Until, of course, it kills them. But that probably takes a while in most cases. I ate wheat for the first 74 years of my life. Wheaties! The Breakfast of Champions! If I’m a typical example, the average consumer doesn’t need to worry too much about it unless he/she wants a gut that works like it should or a chance to live beyond the age of seventy-five.

Turns out they have non-GMO, gluten free coconut flour out there now. Maybe I’ll try that…eventually.

In the meantime, Pam just got up (2:00 a.m.). As part of her breakfast, she asked for toast. I cut a slice from the loaf shown above, toasted it lightly for her, and she loved it. So we’ll be keeping the deadly bread machine and using it to help keep my wife alive a little longer, her need for calories and carbs stronger than her need to detox. In truth, it’s probably the toxins that are keeping her alive anyway, considering the numerous prescription drugs she has to take to function day to day.

Clearly, what’s good for the goose is not always what’s good for the gander.

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*Technically, as my sister, Donna, pointed out to me a few days after I published this post, “hybrid” and “GMO” are not technically the same thing. We were covering a wide range of topics during our conversation and for the sake of time I chose not to explain my thinking on this. Basically, a donkey jumps a horse and a mule is born, which is a hybrid form so unnatural that Mommy Nature doesn’t even let mules make mules. Hybrid wheat is formed by a similar process (don’t ask me which strain of wheat is the donkey and which is the mule) and hybrid wheat cannot reproduce to make more of itself, either.

Following me so far?

Okay, so hybrid wheat produces toxins unknown to the parent plants. GMO wheat (wheat genetically modified by humans) also produces undesired effects when consumed. The “Don’t mess with Mother Nature” rule has been violated in both cases. Ergo, to me, they’re one and the same thing.

I’m all about keeping it simple…even if my thinking violates a few other “rules.” It would be interesting to find out if mule meat contains toxins unknown to either donkey or horse, but approval and funding for that study might be a long time coming, all things considered.

9 thoughts on “No MPs Recipes WARNING: Wheat & the Deadly Bread Machine (No Microplastics Diet)

  1. Evidently you have gotten a bit gluten sensitive. Katy has a friend that is gluten intolerant and she has results within an hour. Hers are rather alarming and it is amazing how many gluten free products are out there. She also has a love for mac and cheese that overwhelms the allergy to it. Her mom refuses to believe that it is a problem for her daughter to eat.
    Betty does have some very good recipes for bread.

  2. I am tempted by the bread making machine, though I agree that it could be dangerous for my health… 🙁
    I love bread and would probably overdo it… maybe… or maybe not.
    Let me offer you an alternative: hispanic rice.:-)
    the recipe is simple and can be adjusted to the size of your pot.
    For 1 or 2 cups of rice.
    Heat up 2 cups of water for 1 cup of rice, or 4 cups of water for 2 cups of rice.
    Cover the bottom of the pot in oil (cooking, olive, corn… any edible cooking oil) and first fry one or two cloves of garlic (mashed, minced, sliced or whole), and then put in the cup or two of rice with about1 teaspoon of Jurassic Salt per cup of rice (I have a low salt diet, but you can adjust to your taste). Stir with a wooden spoon, getting all the rice to pass by the oil coated bottom of the pot. Then add the hot water, and when it boils, lower the heat to the lowest setting, cover the pot, and let it cook for 17 minutes. At the end of the 17 minutes you should see little holes in the rice, where the steam came out, and it should be relatively dry (it it still looks like soup, you added too much water!).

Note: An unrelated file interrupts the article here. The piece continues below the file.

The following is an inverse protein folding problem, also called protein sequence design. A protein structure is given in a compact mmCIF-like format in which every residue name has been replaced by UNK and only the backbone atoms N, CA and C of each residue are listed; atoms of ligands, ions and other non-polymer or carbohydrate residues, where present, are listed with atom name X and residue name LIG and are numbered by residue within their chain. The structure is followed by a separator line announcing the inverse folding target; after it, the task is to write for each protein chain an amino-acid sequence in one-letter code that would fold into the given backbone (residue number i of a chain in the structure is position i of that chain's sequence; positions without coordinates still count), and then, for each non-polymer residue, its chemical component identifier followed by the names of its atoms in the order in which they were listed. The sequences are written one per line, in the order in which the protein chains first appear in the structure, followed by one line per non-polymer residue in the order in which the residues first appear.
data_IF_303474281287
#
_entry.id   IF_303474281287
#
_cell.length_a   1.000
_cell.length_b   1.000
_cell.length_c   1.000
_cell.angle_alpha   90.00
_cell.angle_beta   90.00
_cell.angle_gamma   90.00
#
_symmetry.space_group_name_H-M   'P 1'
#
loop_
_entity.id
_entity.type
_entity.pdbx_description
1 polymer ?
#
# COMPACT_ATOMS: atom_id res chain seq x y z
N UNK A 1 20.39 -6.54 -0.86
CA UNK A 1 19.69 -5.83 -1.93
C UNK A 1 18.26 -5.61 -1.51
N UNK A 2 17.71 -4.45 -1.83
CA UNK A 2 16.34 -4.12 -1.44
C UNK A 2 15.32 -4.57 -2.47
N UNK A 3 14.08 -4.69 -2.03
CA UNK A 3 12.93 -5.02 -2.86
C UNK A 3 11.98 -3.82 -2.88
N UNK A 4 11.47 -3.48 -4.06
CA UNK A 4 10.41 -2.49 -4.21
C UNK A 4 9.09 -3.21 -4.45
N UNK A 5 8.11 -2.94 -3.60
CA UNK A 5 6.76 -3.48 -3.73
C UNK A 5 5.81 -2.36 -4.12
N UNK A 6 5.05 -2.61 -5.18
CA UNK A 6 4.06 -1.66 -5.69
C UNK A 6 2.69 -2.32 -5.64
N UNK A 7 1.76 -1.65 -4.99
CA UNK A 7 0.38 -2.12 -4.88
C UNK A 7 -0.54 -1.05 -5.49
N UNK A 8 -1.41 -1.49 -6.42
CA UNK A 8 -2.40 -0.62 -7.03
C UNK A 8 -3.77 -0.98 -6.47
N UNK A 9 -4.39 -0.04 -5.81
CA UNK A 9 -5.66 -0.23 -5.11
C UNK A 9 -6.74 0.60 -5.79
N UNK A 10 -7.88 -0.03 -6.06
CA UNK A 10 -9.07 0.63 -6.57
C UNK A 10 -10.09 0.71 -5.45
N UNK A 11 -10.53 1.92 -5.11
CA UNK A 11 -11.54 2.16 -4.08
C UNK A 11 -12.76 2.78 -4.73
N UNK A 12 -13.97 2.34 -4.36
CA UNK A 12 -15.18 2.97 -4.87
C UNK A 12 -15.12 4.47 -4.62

My wife loves my recipe for regular whole grained rice, and you can add a whole onion or sliced bell pepper to liven it up, if you wish (I love the boiled onion!). I hope you and Pam like the recipe and you can write it up with pictures and stuff… 🙂
    Manny

  3. There are many alternatives to wheat flour such as rice flour. I’m not sure what food sources have been genetically modified. France at one point would not buy our wheat because it was gmo wheat and that still may be the case. I have some cook books I found on kindle regarding a non gmo diet and alternative flours to replace wheat along with recipes. Our food sources have been compromised because there is little oversight when big business wants more money. At one point the federal government was considering outlawing home gardens about the time I lived in Silt I was made aware of that and able to verify that it was shot down…. Too many greedy people out there.

  4. Becky: Allergies are definitely nothing to fool around with–as in ignore. One of my exes, Sadie, has an extreme allergy to Brazil nuts. We knew this, but she still got caught one evening when we (Sadie, her daughter, and I) all stopped at a place in San Diego for banana splits after going to a movie. There was no Brazil nut in the recipe but some wee trace had remained inside one of their machines. Within 45 minutes, her airway was swollen so close to shut that she could barely breathe.
    ————————————–
    Manny: Your rice recipe does look interesting. I’ve been working with brown rice off and on since reading Paul Twitchell’s book that mentioned the brown rice fast. That was in 1974. Won’t touch white rice unless it’s at a Chinese restaurant, which of course is no longer an option. At the moment, my two primary meals of the day consist of (1) a plate of mashed potatoes (skin on, with spices), some oil-simmered ground beef (with spices), and frozen peas warmed just enough to be thawed….then (2) a bowl of brown rice topped with the same ground beef and frozen peas combo. Homemade mayo, toasted sesame oil, and additional salt added at table to taste.

    Hard boiled eggs and dried apricots for snacks or (in the case of the apricots) dessert.
    ======================